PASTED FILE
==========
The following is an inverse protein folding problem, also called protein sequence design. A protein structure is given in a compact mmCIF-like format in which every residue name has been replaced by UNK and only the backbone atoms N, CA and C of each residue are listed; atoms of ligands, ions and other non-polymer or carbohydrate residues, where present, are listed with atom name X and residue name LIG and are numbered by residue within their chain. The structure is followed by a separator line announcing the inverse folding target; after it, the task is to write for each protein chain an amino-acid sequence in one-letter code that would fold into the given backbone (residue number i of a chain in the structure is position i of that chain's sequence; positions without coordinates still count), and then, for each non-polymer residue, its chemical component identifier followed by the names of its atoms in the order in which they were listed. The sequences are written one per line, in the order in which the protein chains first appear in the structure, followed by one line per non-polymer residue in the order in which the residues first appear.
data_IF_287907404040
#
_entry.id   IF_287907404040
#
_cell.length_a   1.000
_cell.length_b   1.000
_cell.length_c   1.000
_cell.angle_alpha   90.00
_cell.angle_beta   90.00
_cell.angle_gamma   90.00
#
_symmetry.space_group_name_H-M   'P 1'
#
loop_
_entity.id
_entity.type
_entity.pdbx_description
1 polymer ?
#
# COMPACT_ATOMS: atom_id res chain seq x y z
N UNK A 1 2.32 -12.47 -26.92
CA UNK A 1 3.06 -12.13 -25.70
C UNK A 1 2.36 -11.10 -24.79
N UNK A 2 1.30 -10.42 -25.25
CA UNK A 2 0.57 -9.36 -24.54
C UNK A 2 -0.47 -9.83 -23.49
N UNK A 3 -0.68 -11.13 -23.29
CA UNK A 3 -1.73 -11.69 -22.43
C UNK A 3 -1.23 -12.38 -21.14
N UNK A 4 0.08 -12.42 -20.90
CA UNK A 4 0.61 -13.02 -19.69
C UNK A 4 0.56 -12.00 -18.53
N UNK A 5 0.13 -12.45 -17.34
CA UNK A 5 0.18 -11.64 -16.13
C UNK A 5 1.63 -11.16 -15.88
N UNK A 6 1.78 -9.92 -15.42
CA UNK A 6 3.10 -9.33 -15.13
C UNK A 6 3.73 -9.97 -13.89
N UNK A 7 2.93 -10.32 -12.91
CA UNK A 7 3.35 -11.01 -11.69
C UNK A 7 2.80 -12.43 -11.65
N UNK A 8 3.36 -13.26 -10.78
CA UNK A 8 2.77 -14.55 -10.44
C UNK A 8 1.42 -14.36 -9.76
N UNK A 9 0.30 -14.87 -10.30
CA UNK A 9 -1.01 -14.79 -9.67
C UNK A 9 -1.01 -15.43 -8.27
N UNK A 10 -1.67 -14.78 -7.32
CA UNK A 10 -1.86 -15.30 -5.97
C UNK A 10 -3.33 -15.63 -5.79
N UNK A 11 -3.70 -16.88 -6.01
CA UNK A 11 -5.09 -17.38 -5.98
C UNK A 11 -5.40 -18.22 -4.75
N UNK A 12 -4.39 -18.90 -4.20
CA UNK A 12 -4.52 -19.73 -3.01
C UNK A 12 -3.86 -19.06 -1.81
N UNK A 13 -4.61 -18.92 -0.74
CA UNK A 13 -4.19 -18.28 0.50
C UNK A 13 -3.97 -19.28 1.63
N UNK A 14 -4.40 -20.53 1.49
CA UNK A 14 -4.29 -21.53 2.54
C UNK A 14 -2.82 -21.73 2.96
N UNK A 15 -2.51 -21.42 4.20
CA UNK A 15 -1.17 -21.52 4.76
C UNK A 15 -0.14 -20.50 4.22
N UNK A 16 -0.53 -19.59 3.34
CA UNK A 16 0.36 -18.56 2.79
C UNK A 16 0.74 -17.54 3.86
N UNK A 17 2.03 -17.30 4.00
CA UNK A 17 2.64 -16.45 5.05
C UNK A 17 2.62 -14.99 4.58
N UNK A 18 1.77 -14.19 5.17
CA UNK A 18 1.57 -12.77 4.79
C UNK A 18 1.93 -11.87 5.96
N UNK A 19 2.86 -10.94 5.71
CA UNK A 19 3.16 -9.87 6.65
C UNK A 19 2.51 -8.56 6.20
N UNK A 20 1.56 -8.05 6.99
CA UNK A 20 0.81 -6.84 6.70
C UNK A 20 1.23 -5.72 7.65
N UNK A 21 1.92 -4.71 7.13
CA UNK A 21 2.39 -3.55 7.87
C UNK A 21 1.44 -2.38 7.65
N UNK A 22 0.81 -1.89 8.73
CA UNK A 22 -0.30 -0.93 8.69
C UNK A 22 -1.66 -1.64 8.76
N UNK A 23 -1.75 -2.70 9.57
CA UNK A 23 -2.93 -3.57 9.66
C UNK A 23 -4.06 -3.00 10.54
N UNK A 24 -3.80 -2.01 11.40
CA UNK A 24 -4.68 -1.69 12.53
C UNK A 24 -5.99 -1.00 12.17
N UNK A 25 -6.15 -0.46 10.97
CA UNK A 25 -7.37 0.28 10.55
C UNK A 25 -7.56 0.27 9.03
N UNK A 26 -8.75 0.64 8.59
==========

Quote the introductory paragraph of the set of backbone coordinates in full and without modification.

The following is an inverse protein folding problem, also called protein sequence design. A protein structure is given in a compact mmCIF-like format in which every residue name has been replaced by UNK and only the backbone atoms N, CA and C of each residue are listed; atoms of ligands, ions and other non-polymer or carbohydrate residues, where present, are listed with atom name X and residue name LIG and are numbered by residue within their chain. The structure is followed by a separator line announcing the inverse folding target; after it, the task is to write for each protein chain an amino-acid sequence in one-letter code that would fold into the given backbone (residue number i of a chain in the structure is position i of that chain's sequence; positions without coordinates still count), and then, for each non-polymer residue, its chemical component identifier followed by the names of its atoms in the order in which they were listed. The sequences are written one per line, in the order in which the protein chains first appear in the structure, followed by one line per non-polymer residue in the order in which the residues first appear.